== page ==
3. Dance in your visibility - It is ok to dance in and out of the conversations. You don’t need to pressure yourself to be the voice of LGBT rights but rather step up and enter into dialogue when moved to do so, rather than feel you are expected to continually jump in. This helps create a climate of ongoing discussion and enquiry rather than shutting down opposing views without the middle ground
  4. Acknowledge your position – we all have different social identities and some facilitate being an ally more than others as we may have a strongly held age, gender, dis/ability, faith and ethnicity identities, for example
  5. Equip yourself – the narrative shifts so seek out opportunities to learn about the language, flags, imagery and history of the LGBT community. Keep informed and current
  6. Own your sh*t/avoid othering – it is fine to challenge views but make it personal. Talk about YOUR emotional response to an injustice rather than ‘othering’ it and making it about another person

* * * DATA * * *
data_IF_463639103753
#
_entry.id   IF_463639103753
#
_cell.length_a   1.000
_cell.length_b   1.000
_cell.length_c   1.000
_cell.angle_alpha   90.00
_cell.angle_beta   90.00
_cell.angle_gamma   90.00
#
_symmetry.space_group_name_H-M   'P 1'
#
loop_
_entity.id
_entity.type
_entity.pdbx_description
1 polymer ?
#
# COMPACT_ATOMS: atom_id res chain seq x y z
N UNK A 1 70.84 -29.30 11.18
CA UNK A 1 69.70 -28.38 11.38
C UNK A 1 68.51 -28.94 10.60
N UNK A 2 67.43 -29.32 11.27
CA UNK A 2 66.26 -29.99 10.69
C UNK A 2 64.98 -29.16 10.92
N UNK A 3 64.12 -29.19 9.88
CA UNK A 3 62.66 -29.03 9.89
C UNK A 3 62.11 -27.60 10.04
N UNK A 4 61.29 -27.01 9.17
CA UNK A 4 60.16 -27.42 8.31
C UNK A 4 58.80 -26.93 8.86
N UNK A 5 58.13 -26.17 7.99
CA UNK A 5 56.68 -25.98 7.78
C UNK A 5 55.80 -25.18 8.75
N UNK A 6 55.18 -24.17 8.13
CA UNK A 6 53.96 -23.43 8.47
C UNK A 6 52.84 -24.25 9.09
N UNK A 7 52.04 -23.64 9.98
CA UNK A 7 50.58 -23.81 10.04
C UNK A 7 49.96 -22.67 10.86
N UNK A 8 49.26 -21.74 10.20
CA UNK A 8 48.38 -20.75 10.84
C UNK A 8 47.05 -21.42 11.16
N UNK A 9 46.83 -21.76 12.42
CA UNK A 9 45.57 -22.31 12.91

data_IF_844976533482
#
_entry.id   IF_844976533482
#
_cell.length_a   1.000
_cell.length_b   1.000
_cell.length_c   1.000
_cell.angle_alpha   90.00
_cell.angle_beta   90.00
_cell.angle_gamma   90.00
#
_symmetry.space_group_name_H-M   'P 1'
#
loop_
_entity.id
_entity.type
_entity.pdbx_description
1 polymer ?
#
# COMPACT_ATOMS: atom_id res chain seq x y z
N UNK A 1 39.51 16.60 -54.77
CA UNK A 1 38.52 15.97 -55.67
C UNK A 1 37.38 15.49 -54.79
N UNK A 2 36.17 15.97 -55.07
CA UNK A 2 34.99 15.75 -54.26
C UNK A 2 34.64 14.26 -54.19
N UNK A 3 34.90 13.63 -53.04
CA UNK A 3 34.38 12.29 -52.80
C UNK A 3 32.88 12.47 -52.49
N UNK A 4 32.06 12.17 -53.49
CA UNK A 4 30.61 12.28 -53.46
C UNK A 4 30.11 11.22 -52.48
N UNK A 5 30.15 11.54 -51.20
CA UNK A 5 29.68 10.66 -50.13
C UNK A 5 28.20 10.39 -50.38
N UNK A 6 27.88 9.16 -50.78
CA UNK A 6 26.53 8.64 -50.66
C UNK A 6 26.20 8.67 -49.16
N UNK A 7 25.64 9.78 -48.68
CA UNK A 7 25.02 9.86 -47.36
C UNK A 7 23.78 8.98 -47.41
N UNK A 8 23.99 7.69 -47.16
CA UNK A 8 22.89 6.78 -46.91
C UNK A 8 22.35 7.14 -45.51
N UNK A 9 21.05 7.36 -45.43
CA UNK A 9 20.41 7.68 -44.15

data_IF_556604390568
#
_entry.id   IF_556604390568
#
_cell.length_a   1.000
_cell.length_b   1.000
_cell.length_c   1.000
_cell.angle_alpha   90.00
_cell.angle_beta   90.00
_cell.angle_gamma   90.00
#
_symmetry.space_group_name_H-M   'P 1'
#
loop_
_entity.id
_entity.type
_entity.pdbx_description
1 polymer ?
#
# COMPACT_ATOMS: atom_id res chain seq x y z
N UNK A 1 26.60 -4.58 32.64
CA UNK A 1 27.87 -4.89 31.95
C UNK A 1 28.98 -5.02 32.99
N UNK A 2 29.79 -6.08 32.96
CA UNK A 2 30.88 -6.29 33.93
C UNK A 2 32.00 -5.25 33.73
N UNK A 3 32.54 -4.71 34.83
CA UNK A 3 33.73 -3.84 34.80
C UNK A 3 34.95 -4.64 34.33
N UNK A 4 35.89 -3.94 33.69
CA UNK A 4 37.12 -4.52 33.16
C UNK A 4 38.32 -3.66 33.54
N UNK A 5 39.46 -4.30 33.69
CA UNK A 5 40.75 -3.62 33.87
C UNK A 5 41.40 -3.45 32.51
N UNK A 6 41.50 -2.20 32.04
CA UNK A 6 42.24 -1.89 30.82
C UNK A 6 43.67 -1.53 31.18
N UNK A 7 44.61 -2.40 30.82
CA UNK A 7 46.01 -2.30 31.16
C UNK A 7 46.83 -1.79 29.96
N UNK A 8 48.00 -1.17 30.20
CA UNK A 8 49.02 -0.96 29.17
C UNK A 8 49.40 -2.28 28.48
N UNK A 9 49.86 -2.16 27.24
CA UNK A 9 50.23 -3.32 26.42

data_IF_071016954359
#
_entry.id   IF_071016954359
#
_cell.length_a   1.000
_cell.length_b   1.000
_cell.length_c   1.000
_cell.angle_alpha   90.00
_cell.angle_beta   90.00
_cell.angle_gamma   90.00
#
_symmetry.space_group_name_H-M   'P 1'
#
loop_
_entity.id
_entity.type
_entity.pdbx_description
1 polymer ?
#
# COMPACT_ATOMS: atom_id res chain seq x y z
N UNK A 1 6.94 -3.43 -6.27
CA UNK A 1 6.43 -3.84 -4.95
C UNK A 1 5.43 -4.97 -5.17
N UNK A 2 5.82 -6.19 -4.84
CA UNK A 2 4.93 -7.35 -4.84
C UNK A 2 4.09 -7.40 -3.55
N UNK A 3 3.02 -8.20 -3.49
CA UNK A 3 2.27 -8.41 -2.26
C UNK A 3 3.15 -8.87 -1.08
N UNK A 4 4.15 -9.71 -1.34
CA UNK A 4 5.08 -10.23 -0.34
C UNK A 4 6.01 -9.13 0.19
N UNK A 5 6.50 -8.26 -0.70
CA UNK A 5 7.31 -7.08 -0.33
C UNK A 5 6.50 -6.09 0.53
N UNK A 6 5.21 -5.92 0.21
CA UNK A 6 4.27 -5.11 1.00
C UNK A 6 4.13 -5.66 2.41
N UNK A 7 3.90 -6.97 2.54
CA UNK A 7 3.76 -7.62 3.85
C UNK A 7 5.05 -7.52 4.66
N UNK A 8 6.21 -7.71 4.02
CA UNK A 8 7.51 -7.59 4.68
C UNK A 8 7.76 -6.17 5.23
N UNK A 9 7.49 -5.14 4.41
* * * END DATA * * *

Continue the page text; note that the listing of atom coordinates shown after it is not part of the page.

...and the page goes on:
7. Be safe – An ally exists outside of our University family. While Derby has institutional support for the ally programme, broader society may not, so ensure any actions or reactions you take happen when safe. The bystander role is hugely powerful. Just standing by and ignoring a bully and talking to a victim can make a dramatic impact on the outcome

Why I’m an LGBT+ ally

Members of staff discuss why they became an LGBT+ ally, what the role involves and what it means to them.

"Being an ally means that I am visible and vocal in my support for people that feel like they are marginalised in society and the University in particular. This was an easy choice, I am vehemently anti-racist and pro equal rights and in my role at Chesterfield I support students who are the victim of abuse in my role as safeguarding officer. That said, it is very challenging to be an ally, it means accepting that sometimes you will upset people by challenging their worldview. It also provides a learning opportunity, I can honestly say that my understanding of the challenge involved with being ‘different’ has grown significantly since being an ally and that in itself is a significant reward."